The U.S. Coast Guard has rescued more than 300 people from in the Bahamas — with a special focus on finding survivors in remote, cut-off areas — since Category 5 Hurricane Dorian tore through the islands early this week.
As of Sunday, five MH-60 Jayhawk helicopters, operating out of Andros Island, are conducting search-and-rescue missions and area assessments as well as providing logistical support to Bahamian authorities, the USCG said. Five cutters are also providing hurricane assistance in the Bahamas.
The current number of people rescued by the USCG is 308, along with several pets. Crews are also delivering much-needed supplies, such as bottled water, to the hardest-hit areas.
The Coast Guard warned mariners against against traveling to the northern Bahamas until further notice. “The Government of the Bahamas is currently assessing its northern ports and harbors to determine if they are safe to enter,” said a USCG advisory last week. “There is a high risk of debris in the water, sunken vessels, and destroyed or missing aids to navigation and pier facilities. There is also a risk of chemical spills and changes to the topography/hydrology in ports and marinas from the prolonged winds and storm surge of the Category 5 hurricane.”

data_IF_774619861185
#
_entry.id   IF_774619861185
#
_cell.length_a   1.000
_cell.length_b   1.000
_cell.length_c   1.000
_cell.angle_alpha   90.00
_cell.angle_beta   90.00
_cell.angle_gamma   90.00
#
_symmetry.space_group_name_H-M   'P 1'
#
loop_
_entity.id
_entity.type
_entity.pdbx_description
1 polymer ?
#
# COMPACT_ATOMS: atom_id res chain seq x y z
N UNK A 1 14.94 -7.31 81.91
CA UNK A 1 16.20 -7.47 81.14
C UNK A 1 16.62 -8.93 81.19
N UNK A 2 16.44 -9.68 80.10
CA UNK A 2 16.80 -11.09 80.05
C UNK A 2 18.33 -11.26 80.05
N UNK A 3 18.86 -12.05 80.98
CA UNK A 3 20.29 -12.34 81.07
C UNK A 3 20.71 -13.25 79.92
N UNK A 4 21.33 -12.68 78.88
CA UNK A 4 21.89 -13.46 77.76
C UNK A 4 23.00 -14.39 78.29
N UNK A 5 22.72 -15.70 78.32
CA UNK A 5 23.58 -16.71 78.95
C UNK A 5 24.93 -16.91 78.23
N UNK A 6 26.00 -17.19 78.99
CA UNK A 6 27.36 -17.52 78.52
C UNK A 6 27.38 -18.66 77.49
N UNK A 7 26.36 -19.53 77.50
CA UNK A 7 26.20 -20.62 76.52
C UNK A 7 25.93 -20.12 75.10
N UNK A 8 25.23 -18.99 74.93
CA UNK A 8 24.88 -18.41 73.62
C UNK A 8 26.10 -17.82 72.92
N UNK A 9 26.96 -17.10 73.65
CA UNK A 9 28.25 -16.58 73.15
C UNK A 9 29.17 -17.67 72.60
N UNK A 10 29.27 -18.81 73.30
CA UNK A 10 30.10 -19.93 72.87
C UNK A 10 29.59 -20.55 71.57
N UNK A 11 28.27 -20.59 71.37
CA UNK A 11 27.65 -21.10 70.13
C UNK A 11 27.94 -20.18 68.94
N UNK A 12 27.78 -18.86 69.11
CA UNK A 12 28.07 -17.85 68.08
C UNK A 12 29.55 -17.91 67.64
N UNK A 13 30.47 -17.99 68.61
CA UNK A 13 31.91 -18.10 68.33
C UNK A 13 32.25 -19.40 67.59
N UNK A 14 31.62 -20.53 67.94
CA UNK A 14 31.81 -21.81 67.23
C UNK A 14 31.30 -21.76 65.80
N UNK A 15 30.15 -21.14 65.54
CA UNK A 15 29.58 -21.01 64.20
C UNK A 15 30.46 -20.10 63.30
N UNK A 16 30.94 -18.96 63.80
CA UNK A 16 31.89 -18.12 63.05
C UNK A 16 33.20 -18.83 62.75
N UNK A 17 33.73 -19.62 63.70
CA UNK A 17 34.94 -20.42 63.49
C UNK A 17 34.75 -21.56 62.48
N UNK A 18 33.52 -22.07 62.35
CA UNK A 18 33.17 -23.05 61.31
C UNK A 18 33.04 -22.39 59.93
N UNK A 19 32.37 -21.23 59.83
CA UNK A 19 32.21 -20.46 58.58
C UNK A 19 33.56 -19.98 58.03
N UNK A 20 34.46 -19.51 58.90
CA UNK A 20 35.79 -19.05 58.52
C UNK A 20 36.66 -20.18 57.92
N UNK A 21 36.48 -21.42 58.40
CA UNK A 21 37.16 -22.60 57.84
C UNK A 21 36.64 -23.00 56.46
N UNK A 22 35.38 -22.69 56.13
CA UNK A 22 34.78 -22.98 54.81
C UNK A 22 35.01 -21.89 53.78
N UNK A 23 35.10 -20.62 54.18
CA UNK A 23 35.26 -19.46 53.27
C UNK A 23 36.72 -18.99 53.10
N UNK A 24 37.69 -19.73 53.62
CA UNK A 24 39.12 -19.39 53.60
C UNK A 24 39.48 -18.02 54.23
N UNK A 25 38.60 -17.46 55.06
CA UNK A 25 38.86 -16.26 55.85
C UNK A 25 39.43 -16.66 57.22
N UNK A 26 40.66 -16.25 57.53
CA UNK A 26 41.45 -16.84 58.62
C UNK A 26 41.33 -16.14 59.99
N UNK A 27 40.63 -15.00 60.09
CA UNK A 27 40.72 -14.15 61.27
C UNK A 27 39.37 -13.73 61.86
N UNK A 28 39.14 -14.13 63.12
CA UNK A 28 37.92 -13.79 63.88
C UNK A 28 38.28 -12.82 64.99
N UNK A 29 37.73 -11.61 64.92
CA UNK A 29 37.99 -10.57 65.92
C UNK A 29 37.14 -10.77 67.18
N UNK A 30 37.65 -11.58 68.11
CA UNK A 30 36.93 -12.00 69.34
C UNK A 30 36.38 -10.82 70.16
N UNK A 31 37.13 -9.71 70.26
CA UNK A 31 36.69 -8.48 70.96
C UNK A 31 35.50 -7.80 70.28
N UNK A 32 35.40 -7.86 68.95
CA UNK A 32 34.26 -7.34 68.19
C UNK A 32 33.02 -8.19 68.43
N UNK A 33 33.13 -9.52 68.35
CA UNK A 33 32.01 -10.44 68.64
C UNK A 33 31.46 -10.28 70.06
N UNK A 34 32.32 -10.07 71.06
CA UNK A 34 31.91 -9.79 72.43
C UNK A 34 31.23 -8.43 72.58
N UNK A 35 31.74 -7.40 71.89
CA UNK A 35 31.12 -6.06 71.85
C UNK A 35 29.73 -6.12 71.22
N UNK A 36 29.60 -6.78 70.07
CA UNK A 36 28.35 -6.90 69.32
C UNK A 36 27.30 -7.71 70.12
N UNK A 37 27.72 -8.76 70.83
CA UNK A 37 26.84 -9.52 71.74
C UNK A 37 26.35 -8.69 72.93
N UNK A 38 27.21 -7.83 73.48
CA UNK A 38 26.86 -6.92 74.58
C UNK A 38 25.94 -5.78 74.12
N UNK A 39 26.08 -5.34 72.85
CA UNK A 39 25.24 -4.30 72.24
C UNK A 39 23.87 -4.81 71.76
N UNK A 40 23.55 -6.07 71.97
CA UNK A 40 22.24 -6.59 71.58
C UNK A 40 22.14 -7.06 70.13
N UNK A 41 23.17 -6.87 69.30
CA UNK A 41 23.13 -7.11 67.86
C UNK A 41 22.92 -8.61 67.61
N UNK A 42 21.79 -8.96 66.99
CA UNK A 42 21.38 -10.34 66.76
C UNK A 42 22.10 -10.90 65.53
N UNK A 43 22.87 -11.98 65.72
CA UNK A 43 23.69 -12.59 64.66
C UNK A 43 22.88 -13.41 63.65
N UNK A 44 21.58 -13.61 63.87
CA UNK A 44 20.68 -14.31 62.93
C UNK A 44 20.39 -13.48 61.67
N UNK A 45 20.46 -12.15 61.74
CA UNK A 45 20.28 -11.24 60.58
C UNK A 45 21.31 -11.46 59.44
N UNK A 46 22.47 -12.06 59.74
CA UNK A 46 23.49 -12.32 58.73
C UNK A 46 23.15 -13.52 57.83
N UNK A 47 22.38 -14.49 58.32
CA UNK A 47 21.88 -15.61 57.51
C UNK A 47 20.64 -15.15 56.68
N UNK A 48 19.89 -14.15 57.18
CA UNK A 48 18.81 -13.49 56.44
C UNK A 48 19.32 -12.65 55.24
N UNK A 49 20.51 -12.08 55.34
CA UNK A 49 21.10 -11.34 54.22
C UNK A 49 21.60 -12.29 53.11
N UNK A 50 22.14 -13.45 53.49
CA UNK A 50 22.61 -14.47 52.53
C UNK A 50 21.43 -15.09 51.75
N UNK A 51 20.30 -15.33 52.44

As of Sunday, all ports have been reopened.
The official Bahamian government death toll is 44, but officials have warned the fatality count is expected to be much higher as thousands remain missing.
“I’ve pre-warned the Bahamian populace and the world that we expect that to increase. The island is quite extensive, long, and it’s quite a vast area to cover, and with the assistance of the search-and-rescue team that will accelerate the process in discovering if there are extra bodies,” Prime Minister Hubert Minnis told CNN on Thursday night.
Minnis said the government airline would be flying residents from the hardest-hit islands to Nassau for free.
“I must say, from day one, United States was in our territory assisting us with all of our needs; had it not been for the United States we would not have been advanced this far in the entire process,” he said. “And I’m sure that even though our death numbers we expect to increase, the United States now comes in quickly, aggressively and assists us with the situation. Death numbers would be even more than what would be the final count.”
Capt. Joseph McGilley, Air Station Clearwater commanding officer, welcomed home today the first Coast Guard air crew deployed in support of Hurricane Dorian relief efforts in the Bahamas. The crew was involved in numerous rescues and medical evacuations.
This story was updated Sept. 8 with the latest rescue and deployment numbers